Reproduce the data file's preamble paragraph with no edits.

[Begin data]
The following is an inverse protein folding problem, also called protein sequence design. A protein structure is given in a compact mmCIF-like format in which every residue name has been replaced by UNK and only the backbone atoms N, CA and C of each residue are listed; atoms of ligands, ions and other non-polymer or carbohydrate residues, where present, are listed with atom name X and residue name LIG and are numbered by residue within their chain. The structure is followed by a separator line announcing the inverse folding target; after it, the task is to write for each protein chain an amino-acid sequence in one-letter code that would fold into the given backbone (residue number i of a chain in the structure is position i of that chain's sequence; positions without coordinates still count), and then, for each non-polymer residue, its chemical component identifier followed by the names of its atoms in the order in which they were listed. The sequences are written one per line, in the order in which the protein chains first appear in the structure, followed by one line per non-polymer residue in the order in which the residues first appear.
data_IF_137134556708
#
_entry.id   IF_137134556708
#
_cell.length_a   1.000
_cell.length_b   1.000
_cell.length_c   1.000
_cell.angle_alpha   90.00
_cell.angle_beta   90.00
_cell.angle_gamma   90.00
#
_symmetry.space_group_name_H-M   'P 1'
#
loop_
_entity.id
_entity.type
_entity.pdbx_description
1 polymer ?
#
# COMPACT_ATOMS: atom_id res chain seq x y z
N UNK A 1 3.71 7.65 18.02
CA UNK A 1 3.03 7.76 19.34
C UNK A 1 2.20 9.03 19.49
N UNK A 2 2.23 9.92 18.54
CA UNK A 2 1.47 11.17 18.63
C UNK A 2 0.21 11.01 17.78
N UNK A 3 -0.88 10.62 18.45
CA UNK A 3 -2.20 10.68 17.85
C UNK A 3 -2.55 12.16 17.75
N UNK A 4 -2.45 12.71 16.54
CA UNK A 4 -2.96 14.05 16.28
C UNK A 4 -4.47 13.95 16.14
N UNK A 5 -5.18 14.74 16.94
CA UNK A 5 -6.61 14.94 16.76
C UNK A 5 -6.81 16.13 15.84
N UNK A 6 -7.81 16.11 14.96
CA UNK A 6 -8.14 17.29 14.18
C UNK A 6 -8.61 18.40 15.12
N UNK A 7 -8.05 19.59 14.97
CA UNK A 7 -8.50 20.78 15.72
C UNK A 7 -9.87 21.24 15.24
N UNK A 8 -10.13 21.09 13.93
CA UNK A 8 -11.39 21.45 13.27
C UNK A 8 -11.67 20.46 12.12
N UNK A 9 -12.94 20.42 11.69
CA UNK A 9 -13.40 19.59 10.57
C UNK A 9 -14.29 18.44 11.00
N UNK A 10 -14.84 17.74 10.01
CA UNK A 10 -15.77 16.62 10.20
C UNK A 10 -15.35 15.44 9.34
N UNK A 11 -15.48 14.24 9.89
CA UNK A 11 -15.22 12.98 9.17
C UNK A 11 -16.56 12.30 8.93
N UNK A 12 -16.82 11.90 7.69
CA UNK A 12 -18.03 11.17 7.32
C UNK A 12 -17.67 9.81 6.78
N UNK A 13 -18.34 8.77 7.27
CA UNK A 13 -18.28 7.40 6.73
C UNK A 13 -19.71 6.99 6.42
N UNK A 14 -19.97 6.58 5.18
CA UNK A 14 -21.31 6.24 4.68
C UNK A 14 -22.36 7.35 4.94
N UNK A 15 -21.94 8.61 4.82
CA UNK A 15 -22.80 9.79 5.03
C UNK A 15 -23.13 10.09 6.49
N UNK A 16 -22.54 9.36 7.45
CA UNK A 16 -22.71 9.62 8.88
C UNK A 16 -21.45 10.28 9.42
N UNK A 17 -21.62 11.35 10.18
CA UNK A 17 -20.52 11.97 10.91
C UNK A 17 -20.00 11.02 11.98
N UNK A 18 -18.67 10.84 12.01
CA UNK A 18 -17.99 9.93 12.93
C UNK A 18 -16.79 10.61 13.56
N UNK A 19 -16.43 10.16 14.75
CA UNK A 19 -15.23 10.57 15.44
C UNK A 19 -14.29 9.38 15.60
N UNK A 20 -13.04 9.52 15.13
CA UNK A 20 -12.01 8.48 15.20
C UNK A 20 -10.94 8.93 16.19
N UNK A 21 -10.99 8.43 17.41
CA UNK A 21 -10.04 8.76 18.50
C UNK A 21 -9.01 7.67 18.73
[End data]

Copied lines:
The following is an inverse protein folding problem, also called protein sequence design. A protein structure is given in a compact mmCIF-like format in which every residue name has been replaced by UNK and only the backbone atoms N, CA and C of each residue are listed; atoms of ligands, ions and other non-polymer or carbohydrate residues, where present, are listed with atom name X and residue name LIG and are numbered by residue within their chain. The structure is followed by a separator line announcing the inverse folding target; after it, the task is to write for each protein chain an amino-acid sequence in one-letter code that would fold into the given backbone (residue number i of a chain in the structure is position i of that chain's sequence; positions without coordinates still count), and then, for each non-polymer residue, its chemical component identifier followed by the names of its atoms in the order in which they were listed. The sequences are written one per line, in the order in which the protein chains first appear in the structure, followed by one line per non-polymer residue in the order in which the residues first appear.